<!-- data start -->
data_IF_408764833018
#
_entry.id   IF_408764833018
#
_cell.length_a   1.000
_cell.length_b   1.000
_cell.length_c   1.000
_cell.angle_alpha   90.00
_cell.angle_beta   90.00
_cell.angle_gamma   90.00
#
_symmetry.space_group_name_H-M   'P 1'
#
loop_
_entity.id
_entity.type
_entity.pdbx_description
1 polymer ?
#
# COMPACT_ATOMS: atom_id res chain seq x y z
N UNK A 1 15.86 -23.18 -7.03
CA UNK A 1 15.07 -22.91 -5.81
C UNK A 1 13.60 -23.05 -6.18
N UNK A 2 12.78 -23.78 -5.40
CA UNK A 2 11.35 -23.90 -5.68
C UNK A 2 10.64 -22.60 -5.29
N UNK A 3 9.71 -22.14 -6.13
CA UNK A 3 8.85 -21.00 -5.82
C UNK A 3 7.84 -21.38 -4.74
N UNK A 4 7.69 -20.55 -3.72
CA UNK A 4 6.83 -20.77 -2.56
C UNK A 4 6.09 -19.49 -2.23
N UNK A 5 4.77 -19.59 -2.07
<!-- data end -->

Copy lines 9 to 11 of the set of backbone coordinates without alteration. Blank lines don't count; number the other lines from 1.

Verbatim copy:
_cell.angle_beta   90.00
_cell.angle_gamma   90.00
#